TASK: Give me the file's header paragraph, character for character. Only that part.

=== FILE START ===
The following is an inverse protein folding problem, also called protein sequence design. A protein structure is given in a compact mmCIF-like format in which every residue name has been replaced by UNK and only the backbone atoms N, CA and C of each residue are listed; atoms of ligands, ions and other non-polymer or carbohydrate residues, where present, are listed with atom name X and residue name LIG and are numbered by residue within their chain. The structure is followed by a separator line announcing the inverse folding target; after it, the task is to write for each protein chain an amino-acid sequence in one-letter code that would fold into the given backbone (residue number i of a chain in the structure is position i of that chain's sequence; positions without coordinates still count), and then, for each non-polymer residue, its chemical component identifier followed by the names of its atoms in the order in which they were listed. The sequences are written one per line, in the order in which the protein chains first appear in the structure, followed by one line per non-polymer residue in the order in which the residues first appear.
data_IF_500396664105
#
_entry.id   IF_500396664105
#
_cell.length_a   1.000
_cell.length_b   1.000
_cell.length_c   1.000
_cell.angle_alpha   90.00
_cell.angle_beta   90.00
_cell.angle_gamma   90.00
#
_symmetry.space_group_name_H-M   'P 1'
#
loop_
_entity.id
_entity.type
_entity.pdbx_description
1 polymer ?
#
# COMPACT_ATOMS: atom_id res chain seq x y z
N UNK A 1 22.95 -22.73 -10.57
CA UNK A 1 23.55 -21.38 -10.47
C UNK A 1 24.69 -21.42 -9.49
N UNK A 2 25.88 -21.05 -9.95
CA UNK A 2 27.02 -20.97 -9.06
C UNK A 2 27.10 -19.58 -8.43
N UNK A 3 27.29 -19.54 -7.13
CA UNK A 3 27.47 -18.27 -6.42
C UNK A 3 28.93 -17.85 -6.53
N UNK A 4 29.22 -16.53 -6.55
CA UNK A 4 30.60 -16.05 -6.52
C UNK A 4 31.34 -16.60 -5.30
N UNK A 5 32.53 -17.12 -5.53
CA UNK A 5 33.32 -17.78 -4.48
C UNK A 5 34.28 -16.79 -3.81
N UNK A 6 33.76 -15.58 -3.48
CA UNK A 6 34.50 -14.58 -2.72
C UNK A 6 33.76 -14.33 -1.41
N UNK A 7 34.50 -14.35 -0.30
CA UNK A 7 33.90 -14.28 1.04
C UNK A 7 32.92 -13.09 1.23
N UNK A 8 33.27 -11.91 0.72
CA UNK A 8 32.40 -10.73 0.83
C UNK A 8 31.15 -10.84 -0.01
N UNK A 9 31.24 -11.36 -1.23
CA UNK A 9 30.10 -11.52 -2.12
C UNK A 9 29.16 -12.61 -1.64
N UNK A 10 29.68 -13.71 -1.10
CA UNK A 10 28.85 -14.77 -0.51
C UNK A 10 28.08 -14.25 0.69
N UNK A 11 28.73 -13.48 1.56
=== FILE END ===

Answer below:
The following is an inverse protein folding problem, also called protein sequence design. A protein structure is given in a compact mmCIF-like format in which every residue name has been replaced by UNK and only the backbone atoms N, CA and C of each residue are listed; atoms of ligands, ions and other non-polymer or carbohydrate residues, where present, are listed with atom name X and residue name LIG and are numbered by residue within their chain. The structure is followed by a separator line announcing the inverse folding target; after it, the task is to write for each protein chain an amino-acid sequence in one-letter code that would fold into the given backbone (residue number i of a chain in the structure is position i of that chain's sequence; positions without coordinates still count), and then, for each non-polymer residue, its chemical component identifier followed by the names of its atoms in the order in which they were listed. The sequences are written one per line, in the order in which the protein chains first appear in the structure, followed by one line per non-polymer residue in the order in which the residues first appear.